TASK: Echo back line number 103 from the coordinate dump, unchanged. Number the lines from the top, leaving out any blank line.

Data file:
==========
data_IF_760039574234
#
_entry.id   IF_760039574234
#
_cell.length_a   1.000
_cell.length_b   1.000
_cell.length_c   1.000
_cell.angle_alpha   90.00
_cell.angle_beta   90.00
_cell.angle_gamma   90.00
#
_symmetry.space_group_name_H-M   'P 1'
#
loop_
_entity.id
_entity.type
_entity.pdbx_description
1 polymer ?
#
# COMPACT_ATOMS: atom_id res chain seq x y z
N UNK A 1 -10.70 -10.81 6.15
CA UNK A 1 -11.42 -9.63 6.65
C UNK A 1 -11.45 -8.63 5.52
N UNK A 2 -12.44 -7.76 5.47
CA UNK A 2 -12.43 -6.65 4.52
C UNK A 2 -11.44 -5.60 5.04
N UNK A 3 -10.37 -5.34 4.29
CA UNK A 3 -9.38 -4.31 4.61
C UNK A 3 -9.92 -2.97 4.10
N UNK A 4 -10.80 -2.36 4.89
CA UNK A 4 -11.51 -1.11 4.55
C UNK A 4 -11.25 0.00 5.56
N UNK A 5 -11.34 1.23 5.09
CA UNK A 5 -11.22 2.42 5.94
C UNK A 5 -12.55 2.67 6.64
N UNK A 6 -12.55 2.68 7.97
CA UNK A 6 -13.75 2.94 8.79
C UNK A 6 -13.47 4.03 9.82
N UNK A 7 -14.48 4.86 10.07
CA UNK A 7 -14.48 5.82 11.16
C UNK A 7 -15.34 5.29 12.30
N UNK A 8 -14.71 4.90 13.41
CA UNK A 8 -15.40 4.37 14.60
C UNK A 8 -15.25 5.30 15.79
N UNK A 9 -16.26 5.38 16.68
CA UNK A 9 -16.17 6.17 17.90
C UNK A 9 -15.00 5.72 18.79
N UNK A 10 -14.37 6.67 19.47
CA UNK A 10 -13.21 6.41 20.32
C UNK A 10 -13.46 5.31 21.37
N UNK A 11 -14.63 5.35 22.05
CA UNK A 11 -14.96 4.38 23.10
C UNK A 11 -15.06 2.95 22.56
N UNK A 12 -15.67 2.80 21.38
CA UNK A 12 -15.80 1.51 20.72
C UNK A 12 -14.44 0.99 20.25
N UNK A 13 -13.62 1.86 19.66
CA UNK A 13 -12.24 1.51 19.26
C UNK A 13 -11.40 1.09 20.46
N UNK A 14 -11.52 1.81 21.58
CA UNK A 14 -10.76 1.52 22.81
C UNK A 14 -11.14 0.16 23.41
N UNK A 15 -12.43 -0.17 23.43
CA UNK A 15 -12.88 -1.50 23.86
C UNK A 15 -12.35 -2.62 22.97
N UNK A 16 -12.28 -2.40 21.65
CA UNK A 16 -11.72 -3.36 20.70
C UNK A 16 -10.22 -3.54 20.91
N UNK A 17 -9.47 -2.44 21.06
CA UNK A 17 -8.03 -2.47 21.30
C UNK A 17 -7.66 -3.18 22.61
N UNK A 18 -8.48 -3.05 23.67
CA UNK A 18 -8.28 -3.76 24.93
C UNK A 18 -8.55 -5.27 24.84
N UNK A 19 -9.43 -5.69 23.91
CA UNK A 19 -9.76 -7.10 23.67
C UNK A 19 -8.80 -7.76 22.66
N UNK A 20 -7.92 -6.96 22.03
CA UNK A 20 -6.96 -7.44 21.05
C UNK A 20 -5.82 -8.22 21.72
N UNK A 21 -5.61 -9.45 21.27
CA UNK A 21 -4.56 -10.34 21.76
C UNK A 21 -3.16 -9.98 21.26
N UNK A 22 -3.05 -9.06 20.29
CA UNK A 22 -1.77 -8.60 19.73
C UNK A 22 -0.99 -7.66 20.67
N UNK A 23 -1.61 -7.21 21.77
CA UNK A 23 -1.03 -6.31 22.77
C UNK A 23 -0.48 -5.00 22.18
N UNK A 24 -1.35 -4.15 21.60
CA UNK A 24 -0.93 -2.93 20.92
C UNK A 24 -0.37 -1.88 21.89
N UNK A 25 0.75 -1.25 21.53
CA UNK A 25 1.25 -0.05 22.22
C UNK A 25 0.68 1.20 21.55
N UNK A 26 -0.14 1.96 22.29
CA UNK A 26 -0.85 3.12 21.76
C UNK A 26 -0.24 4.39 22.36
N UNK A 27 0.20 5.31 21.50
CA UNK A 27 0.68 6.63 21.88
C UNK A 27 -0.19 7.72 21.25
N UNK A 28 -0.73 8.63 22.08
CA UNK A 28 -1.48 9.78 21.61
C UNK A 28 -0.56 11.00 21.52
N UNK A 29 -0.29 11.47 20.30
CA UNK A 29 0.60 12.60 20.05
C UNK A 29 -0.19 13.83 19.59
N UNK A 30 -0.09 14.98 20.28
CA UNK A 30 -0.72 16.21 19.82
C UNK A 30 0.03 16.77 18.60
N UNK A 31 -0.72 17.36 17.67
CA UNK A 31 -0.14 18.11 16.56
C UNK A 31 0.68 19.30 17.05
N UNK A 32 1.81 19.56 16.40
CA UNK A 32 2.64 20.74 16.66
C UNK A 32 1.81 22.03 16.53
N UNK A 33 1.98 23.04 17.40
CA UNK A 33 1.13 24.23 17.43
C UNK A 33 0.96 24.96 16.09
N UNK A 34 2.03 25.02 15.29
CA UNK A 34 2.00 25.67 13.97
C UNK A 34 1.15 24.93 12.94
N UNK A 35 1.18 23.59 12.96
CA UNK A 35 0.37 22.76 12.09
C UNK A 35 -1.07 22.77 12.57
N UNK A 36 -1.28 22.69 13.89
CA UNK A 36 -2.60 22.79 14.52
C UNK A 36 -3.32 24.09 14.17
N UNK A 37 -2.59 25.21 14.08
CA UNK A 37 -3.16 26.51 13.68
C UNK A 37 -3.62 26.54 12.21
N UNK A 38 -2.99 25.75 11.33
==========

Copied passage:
CA UNK A 28 -1.48 9.78 21.61